Where he got himself arrested.

Yes, arrested.

For what heinous crime, you ask?  He exceeded the two-minute speaking limit.  Yep, he went over his two minutes, so a police officer put him in handcuffs and hauled his ass to jail.  Do not pass Go.  Do not collect $200.

I am, of course, taking a little bit of dramatic license here.  Mr. Baer was asked to stop or leave, and apparently he dared the officer to arrest him, so you might argue that he brought it on himself.  But that’s really beside my point.  Hold these two situations next to each other and ask what it says about where we are as a society.

On the one hand we have a child—a child—attempting to use his free reading time to, I don’t know, read freely.  But he is precluded from doing so because his choice of literature happens to be the Bible.  How ridiculous is that?  There is no contention that he was preaching or proselytizing; he wasn’t trying to win any converts, and he wasn’t disrupting class.  He was just reading his book—a book that not that long ago would have been required reading in most households in the U.S., and that is still a fundamental academic tool for understanding history and Western literature (try reading Milton or even Lord of the Rings without a grasp of the Bible).

There is no conceivable objection to a child using time designated for reading to read his Bible.  The book itself isn’t objectionable as long as you don’t force it on others.  Any appeal to “separation of church and state” is simply moronic—(a) the concept doesn’t exist in the Constitution, contrary to ignorant common belief, and (b) the proper 1st/14th Amendment application is the preclusion against government entities—like a public school, Mrs. Thomas—from erecting any barrier to the free exercise of religion.  Yet here we are, with a teacher telling an 11 year old he is forbidden to read the Bible in her classroom.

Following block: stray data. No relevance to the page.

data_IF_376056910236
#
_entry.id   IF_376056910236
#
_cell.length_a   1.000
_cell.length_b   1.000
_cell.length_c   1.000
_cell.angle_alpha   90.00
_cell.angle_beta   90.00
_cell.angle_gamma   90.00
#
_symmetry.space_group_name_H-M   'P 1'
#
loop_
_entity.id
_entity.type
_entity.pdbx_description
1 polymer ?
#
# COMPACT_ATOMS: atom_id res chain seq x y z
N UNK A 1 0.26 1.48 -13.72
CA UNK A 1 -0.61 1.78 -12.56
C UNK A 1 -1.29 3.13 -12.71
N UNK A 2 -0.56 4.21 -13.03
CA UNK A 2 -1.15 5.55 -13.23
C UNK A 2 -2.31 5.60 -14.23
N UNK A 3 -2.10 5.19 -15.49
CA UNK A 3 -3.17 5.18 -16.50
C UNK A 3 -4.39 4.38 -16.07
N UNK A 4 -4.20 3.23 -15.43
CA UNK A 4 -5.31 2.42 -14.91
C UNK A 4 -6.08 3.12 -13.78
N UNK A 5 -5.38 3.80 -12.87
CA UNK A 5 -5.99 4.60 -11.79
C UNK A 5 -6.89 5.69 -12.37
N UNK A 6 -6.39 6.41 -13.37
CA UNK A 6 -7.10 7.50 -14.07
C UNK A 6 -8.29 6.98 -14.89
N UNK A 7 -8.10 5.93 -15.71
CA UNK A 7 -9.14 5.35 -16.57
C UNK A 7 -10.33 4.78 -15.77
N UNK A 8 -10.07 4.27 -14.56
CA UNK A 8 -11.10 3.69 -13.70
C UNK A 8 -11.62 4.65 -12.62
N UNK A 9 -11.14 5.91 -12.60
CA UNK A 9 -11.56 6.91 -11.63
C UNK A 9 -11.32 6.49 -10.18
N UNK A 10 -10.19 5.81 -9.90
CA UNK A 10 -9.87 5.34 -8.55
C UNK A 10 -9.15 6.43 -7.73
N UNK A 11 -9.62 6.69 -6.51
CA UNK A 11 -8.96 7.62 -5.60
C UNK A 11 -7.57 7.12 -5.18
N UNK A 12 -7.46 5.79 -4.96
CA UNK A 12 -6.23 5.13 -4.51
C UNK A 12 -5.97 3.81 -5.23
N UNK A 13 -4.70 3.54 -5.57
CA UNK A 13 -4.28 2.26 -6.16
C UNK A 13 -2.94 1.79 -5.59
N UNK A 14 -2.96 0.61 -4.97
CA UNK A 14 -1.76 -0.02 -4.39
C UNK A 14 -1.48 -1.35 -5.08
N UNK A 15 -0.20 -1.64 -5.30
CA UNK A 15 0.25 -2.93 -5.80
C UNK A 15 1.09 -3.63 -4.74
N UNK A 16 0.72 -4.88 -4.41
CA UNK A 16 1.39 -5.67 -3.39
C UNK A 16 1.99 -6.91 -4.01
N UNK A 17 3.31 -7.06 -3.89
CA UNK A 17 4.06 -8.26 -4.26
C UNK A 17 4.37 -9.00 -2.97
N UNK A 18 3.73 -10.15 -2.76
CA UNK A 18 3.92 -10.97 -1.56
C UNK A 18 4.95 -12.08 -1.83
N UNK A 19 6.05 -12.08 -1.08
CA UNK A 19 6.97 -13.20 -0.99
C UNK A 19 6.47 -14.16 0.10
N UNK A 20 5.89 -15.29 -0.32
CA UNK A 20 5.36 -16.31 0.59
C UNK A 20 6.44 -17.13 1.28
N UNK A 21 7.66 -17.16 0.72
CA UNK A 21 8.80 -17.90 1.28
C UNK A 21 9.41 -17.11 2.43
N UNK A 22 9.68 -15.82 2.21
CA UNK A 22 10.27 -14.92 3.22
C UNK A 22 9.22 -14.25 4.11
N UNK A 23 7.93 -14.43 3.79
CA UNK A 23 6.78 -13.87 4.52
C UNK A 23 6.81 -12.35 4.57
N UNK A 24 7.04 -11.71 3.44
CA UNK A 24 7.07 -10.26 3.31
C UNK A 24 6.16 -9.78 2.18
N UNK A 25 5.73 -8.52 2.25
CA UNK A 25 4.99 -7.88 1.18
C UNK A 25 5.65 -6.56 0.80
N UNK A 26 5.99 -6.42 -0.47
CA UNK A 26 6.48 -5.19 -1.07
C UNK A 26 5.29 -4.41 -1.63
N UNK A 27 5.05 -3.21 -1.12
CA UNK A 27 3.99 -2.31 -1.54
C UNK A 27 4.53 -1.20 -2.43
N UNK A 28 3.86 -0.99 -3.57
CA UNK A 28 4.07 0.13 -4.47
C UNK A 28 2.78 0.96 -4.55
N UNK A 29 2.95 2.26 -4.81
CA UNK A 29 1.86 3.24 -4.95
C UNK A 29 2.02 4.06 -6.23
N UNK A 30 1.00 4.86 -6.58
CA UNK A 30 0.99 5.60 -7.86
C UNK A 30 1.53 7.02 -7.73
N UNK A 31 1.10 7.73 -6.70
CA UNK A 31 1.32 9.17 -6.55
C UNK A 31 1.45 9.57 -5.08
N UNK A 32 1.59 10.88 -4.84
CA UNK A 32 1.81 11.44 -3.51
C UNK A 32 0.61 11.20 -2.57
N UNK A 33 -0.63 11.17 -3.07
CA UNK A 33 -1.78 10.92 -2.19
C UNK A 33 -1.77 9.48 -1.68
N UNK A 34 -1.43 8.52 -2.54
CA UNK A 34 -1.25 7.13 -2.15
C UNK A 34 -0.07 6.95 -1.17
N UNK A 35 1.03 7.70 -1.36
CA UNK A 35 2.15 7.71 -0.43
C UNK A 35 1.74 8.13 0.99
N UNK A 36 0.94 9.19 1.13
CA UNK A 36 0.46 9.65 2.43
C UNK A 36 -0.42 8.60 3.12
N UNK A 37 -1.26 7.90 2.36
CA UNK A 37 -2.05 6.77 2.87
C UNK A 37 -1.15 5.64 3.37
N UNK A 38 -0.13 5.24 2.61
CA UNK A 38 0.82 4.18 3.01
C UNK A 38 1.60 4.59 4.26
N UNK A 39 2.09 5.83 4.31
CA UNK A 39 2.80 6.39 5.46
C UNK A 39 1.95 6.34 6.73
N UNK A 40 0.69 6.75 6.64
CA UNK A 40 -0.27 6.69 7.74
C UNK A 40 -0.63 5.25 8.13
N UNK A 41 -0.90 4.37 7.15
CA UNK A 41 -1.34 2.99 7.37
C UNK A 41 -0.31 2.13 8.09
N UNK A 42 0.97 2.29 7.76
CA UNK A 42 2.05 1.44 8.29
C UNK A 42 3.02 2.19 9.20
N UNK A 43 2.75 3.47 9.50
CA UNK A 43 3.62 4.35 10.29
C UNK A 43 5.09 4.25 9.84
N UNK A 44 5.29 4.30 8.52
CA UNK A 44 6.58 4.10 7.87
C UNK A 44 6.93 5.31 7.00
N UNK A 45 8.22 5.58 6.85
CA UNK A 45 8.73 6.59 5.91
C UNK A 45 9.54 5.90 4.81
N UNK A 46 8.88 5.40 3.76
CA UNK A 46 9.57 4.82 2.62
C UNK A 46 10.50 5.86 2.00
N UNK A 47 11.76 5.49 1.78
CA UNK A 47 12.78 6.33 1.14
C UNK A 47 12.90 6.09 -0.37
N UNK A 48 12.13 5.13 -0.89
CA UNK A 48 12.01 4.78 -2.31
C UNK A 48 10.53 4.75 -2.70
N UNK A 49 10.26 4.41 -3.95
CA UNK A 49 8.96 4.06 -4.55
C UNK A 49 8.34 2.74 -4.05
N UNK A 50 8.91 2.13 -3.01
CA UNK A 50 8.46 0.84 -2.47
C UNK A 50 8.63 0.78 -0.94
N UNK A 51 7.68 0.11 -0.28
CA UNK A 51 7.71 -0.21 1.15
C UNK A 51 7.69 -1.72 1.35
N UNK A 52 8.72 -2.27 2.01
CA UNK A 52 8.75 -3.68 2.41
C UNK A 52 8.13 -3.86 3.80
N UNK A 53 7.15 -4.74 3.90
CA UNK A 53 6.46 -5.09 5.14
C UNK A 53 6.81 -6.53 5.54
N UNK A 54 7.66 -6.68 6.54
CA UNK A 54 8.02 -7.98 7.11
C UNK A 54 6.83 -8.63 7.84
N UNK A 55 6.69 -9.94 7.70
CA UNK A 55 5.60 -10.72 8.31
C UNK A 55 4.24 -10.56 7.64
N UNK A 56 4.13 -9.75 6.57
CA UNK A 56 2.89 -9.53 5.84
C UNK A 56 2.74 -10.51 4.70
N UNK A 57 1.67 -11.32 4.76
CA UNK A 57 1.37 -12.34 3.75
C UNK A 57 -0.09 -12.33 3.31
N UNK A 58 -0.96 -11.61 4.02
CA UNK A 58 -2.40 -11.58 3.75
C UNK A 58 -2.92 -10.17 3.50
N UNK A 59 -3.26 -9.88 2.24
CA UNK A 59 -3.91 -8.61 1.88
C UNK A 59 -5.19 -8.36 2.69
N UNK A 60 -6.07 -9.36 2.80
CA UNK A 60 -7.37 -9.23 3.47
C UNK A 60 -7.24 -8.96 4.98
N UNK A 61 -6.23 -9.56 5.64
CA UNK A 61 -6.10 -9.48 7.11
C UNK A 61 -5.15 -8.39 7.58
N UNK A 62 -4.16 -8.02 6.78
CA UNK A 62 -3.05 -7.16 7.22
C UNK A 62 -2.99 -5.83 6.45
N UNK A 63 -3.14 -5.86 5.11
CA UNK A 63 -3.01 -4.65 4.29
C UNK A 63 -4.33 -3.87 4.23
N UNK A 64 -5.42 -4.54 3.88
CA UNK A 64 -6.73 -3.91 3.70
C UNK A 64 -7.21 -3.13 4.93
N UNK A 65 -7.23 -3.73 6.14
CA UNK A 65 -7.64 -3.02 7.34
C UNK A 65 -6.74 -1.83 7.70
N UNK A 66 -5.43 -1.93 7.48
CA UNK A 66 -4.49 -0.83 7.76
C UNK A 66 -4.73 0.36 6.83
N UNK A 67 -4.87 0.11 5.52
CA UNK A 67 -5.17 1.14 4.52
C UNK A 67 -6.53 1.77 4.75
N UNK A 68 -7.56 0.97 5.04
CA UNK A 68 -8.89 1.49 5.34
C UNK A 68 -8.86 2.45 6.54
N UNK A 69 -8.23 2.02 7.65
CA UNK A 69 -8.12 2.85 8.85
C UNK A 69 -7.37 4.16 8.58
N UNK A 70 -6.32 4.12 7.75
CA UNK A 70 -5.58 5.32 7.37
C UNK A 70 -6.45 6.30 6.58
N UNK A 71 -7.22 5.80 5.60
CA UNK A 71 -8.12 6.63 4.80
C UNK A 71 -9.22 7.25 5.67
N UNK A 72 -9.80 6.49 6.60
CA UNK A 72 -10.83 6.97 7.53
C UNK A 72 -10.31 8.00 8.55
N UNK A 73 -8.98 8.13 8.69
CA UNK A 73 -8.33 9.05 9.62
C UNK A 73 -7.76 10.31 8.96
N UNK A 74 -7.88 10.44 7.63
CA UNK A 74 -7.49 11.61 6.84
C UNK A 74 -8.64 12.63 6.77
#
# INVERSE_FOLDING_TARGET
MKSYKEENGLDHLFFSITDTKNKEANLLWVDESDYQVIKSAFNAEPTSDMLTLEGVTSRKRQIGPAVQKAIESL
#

One wonders if he’d been OK had his choice of reading been 19 Minutes, Playboy (only for the articles, of course), or Lady Chatterley’s Lover.

On the other hand we have a public school forcing a child—yes, a child—to read material that includes scenes better suited for the erotica aisle, or hidden behind brown paper wrapping.  If you choose to allow your kids to read that kind of stuff, that’s not for me to judge; Ms. Picault, the author of 19 Minutes, brags that she reads that book to her own kids, and I think it tells you all you need to know about her that she would not only expose them to that material but wants to share in it with them.  Ew.  But when the school makes it a mandatory assignment without telling the parents, it deprives the parents (and the school assumes for itself) of the right/responsibility of determining what is/is not appropriate for their own kids.  I know my daughter better than the school district does, and I know better than they do what she’s ready to handle.

I damn sure know I want a say in to what my kids are exposed, and at what age.

But this is where we are now.  Children are forbidden to read the Bible, but forced to read what amounts to porn.  And if a parent objects too loudly (strictly speaking, too long), they go to jail.  There are people out there—people in charge of your kids—who actually think this way.

Think about this as you watch the debate over Common Core—a favorite of Jeb Bush’s, by the way, and that tells you all you need to know about him—which is essentially a nationalization of academic curricula.  You know, because everything else we nationalize works so well.  If you think it’s bad now, what’s it going to look like when your kid’s school curriculum isn’t even determined by your local school board, but by some bureaucrat from California?

Or New Hampshire.  Or Florida.

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One thought on “A Tale Of Two Books

  1. Pingback: Shutting Us Up | Chasing Jefferson